The Armenian Weekly
April 2011 Magazine
For decades, the issue of reparations was largely absent from the discourse on the Armenian Genocide. For some, it was implicit in the issue. Once the case was recognized widely as genocide, they expected that reparations could become a central part of the discourse. For others, the notion was an impossible pipedream or a destabilizing fantasy. Mention of it betrayed a “nationalist” agenda and interfered with practical attempts to get international and ultimately Turkish recognition of the Armenian Genocide.
A decade ago, many of those considering the issue of the Armenian Genocide, including some deniers, recognized that some kind of development on the issue was necessary. Desires for a resolution of the issue were loaded into a vague notion of “dialogue” that dominated for a number of years. Hoped-for progress in Turkish-Armenian dialogue was presented as the path to the resolution of the Armenian Genocide issue. Dialogue about dialogue, however, did not engage substantively the issue of justice—or, in fact, that of differential power between Turks and Armenians in their national dimensions.[i] Some in the Armenian community, echoed by a few voices in Turkey such as Ragip Zarakolu and Temel Demirer, raised this challenge. The Armenian Genocide should be addressed not with just any resolution, but with a just resolution.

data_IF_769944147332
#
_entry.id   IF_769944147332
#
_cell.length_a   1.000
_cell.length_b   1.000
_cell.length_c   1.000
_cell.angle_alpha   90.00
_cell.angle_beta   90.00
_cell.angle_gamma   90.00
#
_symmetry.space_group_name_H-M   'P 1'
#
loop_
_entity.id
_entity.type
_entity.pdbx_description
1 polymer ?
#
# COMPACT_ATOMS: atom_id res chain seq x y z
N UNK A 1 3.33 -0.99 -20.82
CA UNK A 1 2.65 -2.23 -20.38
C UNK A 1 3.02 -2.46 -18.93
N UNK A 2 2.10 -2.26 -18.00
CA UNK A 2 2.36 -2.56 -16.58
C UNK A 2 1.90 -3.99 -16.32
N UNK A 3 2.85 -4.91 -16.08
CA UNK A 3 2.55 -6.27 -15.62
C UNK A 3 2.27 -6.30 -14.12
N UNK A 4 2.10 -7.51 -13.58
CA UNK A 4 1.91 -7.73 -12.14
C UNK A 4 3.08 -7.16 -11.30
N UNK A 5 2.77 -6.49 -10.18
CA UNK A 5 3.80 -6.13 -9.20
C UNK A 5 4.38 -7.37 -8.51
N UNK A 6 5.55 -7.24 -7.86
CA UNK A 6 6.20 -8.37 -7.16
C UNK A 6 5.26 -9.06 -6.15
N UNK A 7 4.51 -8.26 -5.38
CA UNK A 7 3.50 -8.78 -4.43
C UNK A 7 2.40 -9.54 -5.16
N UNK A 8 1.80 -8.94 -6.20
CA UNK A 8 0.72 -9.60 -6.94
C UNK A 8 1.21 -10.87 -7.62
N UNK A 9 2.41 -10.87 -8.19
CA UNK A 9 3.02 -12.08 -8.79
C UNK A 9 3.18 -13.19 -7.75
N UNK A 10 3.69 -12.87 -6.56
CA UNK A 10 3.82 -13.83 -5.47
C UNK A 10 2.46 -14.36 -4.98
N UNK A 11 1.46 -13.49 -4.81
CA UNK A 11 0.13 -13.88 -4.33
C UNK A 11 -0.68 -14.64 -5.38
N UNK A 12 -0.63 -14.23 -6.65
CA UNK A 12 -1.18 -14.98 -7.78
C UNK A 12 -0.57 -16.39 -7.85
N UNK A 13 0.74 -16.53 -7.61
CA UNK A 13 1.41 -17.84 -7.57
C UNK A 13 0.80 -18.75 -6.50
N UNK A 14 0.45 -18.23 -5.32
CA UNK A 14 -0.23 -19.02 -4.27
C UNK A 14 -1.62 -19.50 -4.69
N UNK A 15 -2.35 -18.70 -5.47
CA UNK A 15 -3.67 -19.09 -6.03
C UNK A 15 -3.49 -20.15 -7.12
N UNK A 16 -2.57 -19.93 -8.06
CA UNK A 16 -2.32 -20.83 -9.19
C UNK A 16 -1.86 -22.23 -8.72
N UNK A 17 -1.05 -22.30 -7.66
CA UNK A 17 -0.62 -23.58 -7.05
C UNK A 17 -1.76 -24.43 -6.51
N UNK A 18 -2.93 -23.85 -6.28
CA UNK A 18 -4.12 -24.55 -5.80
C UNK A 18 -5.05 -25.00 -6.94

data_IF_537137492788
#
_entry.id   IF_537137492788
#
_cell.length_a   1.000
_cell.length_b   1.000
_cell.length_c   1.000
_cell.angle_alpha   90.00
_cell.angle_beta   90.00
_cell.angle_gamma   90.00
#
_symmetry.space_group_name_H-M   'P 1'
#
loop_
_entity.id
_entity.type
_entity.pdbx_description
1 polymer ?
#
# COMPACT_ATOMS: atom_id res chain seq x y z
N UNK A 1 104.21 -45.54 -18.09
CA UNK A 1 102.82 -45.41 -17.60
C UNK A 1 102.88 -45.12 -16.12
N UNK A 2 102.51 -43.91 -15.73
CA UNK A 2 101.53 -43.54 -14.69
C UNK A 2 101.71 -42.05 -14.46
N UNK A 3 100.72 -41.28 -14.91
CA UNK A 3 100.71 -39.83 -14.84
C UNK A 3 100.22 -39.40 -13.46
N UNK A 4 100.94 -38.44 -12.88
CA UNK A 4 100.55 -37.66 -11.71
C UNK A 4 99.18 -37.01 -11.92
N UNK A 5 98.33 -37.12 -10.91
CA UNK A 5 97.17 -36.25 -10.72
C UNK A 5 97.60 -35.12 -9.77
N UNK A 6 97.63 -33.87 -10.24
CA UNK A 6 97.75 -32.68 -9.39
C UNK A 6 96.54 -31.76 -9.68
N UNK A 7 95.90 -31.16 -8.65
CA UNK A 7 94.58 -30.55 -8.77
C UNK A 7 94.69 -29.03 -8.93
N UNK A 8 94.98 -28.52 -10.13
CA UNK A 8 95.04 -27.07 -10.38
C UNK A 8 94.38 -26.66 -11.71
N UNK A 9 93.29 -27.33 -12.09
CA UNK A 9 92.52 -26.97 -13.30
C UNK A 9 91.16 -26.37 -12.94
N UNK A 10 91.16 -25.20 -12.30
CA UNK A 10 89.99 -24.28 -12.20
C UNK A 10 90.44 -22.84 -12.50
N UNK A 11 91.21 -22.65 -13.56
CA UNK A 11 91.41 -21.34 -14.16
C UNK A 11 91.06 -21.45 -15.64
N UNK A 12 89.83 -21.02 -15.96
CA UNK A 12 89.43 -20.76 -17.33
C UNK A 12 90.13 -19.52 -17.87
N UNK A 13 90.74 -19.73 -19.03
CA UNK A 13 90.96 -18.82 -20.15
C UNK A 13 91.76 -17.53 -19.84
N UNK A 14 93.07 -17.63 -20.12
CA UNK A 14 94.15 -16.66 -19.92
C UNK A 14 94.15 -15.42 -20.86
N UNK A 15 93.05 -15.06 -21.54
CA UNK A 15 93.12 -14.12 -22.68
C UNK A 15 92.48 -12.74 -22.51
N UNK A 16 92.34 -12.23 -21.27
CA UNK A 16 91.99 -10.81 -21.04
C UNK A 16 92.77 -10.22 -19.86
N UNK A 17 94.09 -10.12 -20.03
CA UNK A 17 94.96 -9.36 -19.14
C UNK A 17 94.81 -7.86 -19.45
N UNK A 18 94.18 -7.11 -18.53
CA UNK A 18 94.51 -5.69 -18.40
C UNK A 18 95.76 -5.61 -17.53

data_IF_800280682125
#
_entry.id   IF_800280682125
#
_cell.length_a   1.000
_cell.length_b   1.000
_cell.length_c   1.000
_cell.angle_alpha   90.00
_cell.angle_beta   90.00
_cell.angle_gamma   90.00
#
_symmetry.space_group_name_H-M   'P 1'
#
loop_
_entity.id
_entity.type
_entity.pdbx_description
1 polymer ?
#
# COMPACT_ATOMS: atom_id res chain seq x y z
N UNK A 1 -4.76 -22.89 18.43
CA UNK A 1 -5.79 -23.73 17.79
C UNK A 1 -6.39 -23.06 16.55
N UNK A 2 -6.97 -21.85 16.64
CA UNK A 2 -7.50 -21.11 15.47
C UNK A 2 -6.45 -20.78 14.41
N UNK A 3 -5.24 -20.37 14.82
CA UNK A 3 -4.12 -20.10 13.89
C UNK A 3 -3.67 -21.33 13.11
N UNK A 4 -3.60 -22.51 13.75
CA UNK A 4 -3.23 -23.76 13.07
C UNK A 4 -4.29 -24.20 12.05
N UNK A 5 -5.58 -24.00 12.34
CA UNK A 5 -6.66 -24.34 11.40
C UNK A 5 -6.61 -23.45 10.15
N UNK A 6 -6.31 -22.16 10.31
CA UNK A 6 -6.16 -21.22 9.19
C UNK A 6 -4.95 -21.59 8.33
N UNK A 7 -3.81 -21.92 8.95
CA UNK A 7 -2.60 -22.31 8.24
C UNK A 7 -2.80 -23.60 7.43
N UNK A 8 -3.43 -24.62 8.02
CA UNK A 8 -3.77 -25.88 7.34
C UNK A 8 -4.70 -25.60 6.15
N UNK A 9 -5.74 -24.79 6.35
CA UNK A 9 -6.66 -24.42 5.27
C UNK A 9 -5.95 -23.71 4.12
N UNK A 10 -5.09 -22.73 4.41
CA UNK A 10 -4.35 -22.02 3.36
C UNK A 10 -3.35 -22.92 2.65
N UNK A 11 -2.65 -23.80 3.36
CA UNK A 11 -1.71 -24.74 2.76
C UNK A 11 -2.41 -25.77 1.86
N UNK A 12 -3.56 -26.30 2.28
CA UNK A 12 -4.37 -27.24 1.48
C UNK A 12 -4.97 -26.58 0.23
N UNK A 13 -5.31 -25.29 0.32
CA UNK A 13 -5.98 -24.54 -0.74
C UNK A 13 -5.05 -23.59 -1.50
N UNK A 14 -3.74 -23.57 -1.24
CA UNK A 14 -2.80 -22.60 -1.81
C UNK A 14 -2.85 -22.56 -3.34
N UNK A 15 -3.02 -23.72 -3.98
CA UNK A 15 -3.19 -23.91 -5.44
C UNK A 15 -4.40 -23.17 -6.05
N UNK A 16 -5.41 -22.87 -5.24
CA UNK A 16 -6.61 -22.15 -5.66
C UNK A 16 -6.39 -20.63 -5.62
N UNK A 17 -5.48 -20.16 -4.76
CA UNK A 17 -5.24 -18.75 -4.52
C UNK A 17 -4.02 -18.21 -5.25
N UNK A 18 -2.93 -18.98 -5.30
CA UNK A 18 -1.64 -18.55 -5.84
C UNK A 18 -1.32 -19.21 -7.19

By perhaps three years ago, a critical mass of Armenians followed other victim groups in recognizing the importance of justness in any resolution of genocide, slavery, Apartheid, etc., and reparations as the most obvious and productive means of gaining that justice. As a result, reparations is now recognized as a legitimate concern regarding the Armenian Genocide. While in previous eras, the question was whether or not the concept of reparations would even be allowed a minimal presence in discourse concerning the Armenian Genocide—in scholarly works on it, in commemoration programs, in political discussions, etc.—the issue is now no longer whether reparations for the genocide will be a topic of discussion, but instead whether reparations are a requirement for a just, long-term resolution of the Armenian Genocide. Some genocide scholars, Armenian Genocide scholars, Turkish scholars, Turkish political activists, Turkish community members, Armenian community members, and others still reject reparations as a component of a just resolution, but even they now recognize that formulation of a legitimate plan for resolution of the Armenian Genocide issue must go through a consideration of and debate about reparations.